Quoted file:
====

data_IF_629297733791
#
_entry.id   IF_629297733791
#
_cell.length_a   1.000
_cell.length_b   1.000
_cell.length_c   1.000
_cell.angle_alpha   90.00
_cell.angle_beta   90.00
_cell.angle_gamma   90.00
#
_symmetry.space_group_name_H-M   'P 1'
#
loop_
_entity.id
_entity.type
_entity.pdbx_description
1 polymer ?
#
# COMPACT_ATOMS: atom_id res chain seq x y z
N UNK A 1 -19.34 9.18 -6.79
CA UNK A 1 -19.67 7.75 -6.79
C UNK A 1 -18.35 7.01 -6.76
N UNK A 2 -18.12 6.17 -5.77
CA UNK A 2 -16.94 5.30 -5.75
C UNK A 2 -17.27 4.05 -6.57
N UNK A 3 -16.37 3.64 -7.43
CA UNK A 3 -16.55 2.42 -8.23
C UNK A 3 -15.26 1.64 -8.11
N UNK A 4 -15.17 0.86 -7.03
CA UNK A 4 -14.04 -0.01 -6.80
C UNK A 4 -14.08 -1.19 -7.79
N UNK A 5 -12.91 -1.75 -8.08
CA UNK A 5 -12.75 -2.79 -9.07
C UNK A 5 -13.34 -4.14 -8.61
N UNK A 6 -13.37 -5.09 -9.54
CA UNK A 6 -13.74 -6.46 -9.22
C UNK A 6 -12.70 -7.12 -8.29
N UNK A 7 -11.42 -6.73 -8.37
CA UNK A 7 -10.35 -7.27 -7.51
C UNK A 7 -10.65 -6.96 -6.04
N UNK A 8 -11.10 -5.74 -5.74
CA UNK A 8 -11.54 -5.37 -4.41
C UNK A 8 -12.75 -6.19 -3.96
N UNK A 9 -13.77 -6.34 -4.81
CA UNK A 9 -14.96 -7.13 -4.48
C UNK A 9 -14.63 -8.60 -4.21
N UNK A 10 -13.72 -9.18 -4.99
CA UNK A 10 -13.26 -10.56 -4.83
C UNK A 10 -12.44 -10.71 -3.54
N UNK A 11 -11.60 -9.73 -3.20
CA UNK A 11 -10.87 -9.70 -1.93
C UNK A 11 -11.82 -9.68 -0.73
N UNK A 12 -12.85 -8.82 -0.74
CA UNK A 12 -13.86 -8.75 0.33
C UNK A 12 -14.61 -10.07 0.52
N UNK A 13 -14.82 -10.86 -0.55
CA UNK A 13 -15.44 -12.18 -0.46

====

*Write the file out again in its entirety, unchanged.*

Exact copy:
data_IF_629297733791
#
_entry.id   IF_629297733791
#
_cell.length_a   1.000
_cell.length_b   1.000
_cell.length_c   1.000
_cell.angle_alpha   90.00
_cell.angle_beta   90.00
_cell.angle_gamma   90.00
#
_symmetry.space_group_name_H-M   'P 1'
#
loop_
_entity.id
_entity.type
_entity.pdbx_description
1 polymer ?
#
# COMPACT_ATOMS: atom_id res chain seq x y z
N UNK A 1 -19.34 9.18 -6.79
CA UNK A 1 -19.67 7.75 -6.79
C UNK A 1 -18.35 7.01 -6.76
N UNK A 2 -18.12 6.17 -5.77
CA UNK A 2 -16.94 5.30 -5.75
C UNK A 2 -17.27 4.05 -6.57
N UNK A 3 -16.37 3.64 -7.43
CA UNK A 3 -16.55 2.42 -8.23
C UNK A 3 -15.26 1.64 -8.11
N UNK A 4 -15.17 0.86 -7.03
CA UNK A 4 -14.04 -0.01 -6.80
C UNK A 4 -14.08 -1.19 -7.79
N UNK A 5 -12.91 -1.75 -8.08
CA UNK A 5 -12.75 -2.79 -9.07
C UNK A 5 -13.34 -4.14 -8.61
N UNK A 6 -13.37 -5.09 -9.54
CA UNK A 6 -13.74 -6.46 -9.22
C UNK A 6 -12.70 -7.12 -8.29
N UNK A 7 -11.42 -6.73 -8.37
CA UNK A 7 -10.35 -7.27 -7.51
C UNK A 7 -10.65 -6.96 -6.04
N UNK A 8 -11.10 -5.74 -5.74
CA UNK A 8 -11.54 -5.37 -4.41
C UNK A 8 -12.75 -6.19 -3.96
N UNK A 9 -13.77 -6.34 -4.81
CA UNK A 9 -14.96 -7.13 -4.48
C UNK A 9 -14.63 -8.60 -4.21
N UNK A 10 -13.72 -9.18 -4.99
CA UNK A 10 -13.26 -10.56 -4.83
C UNK A 10 -12.44 -10.71 -3.54
N UNK A 11 -11.60 -9.73 -3.20
CA UNK A 11 -10.87 -9.70 -1.93
C UNK A 11 -11.82 -9.68 -0.73
N UNK A 12 -12.85 -8.82 -0.74
CA UNK A 12 -13.86 -8.75 0.33
C UNK A 12 -14.61 -10.07 0.52
N UNK A 13 -14.82 -10.86 -0.55
CA UNK A 13 -15.44 -12.18 -0.46